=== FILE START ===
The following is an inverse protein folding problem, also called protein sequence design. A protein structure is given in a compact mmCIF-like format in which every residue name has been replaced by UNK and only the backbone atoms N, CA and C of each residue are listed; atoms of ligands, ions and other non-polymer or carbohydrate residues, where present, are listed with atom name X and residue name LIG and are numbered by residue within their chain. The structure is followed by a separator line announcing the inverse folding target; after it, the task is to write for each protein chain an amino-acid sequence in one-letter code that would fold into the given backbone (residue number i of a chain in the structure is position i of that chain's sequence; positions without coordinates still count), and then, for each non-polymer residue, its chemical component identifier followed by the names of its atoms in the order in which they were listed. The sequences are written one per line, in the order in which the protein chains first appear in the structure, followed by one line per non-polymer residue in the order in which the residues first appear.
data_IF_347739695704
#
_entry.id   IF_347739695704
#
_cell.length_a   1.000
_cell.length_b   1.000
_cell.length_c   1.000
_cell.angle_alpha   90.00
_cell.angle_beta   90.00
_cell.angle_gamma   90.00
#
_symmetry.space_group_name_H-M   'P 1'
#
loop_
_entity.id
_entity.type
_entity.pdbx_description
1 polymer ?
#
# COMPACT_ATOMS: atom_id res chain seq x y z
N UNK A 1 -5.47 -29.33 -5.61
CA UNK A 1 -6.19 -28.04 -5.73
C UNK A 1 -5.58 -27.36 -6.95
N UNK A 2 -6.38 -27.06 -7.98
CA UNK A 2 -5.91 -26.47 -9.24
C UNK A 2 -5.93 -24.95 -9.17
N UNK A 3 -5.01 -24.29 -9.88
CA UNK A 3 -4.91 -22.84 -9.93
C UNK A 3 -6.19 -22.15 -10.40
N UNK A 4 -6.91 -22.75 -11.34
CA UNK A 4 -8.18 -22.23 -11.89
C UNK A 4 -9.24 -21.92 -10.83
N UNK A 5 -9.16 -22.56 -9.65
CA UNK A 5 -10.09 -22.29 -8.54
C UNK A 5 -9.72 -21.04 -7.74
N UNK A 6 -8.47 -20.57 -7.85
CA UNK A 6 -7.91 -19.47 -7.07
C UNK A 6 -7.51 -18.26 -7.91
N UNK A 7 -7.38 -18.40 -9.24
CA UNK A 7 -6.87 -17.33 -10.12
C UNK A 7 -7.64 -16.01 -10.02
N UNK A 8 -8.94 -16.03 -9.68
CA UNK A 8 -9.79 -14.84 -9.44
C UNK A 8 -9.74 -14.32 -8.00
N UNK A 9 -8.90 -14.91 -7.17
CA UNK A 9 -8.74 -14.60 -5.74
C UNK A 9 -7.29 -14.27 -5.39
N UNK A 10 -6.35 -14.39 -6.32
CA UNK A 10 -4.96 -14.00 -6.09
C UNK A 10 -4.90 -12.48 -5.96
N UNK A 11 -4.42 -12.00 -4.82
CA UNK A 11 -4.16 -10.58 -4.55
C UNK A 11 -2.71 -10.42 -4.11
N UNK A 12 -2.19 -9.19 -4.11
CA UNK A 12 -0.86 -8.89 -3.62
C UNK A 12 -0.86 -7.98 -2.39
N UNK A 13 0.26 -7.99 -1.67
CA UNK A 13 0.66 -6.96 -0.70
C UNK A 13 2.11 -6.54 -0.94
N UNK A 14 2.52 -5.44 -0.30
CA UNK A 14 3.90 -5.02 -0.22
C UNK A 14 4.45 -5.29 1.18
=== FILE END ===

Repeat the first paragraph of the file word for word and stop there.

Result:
The following is an inverse protein folding problem, also called protein sequence design. A protein structure is given in a compact mmCIF-like format in which every residue name has been replaced by UNK and only the backbone atoms N, CA and C of each residue are listed; atoms of ligands, ions and other non-polymer or carbohydrate residues, where present, are listed with atom name X and residue name LIG and are numbered by residue within their chain. The structure is followed by a separator line announcing the inverse folding target; after it, the task is to write for each protein chain an amino-acid sequence in one-letter code that would fold into the given backbone (residue number i of a chain in the structure is position i of that chain's sequence; positions without coordinates still count), and then, for each non-polymer residue, its chemical component identifier followed by the names of its atoms in the order in which they were listed. The sequences are written one per line, in the order in which the protein chains first appear in the structure, followed by one line per non-polymer residue in the order in which the residues first appear.